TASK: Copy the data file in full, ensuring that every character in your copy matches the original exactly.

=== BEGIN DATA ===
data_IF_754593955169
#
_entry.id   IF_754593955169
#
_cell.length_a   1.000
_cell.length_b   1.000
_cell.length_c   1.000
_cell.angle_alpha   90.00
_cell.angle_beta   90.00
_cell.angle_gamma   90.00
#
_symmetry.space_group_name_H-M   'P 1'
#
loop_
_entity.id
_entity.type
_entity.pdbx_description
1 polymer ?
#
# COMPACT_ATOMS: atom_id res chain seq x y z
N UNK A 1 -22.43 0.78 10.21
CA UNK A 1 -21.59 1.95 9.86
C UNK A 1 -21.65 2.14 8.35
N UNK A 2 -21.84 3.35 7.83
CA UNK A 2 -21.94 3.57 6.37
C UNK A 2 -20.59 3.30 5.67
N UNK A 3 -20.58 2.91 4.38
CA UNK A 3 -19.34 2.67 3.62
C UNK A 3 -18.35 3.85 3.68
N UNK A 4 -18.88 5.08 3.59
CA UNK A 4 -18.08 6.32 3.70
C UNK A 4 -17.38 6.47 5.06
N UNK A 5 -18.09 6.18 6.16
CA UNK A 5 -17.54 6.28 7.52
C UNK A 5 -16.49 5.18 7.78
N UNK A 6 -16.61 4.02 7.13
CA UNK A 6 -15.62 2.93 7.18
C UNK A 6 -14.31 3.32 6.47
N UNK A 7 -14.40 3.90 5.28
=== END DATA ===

data_IF_754593955169
#
_entry.id   IF_754593955169
#
_cell.length_a   1.000
_cell.length_b   1.000
_cell.length_c   1.000
_cell.angle_alpha   90.00
_cell.angle_beta   90.00
_cell.angle_gamma   90.00
#
_symmetry.space_group_name_H-M   'P 1'
#
loop_
_entity.id
_entity.type
_entity.pdbx_description
1 polymer ?
#
# COMPACT_ATOMS: atom_id res chain seq x y z
N UNK A 1 -22.43 0.78 10.21
CA UNK A 1 -21.59 1.95 9.86
C UNK A 1 -21.65 2.14 8.35
N UNK A 2 -21.84 3.35 7.83
CA UNK A 2 -21.94 3.57 6.37
C UNK A 2 -20.59 3.30 5.67
N UNK A 3 -20.58 2.91 4.38
CA UNK A 3 -19.34 2.67 3.62
C UNK A 3 -18.35 3.85 3.68
N UNK A 4 -18.88 5.08 3.59
CA UNK A 4 -18.08 6.32 3.70
C UNK A 4 -17.38 6.47 5.06
N UNK A 5 -18.09 6.18 6.16
CA UNK A 5 -17.54 6.28 7.52
C UNK A 5 -16.49 5.18 7.78
N UNK A 6 -16.61 4.02 7.13
CA UNK A 6 -15.62 2.93 7.18
C UNK A 6 -14.31 3.32 6.47
N UNK A 7 -14.40 3.90 5.28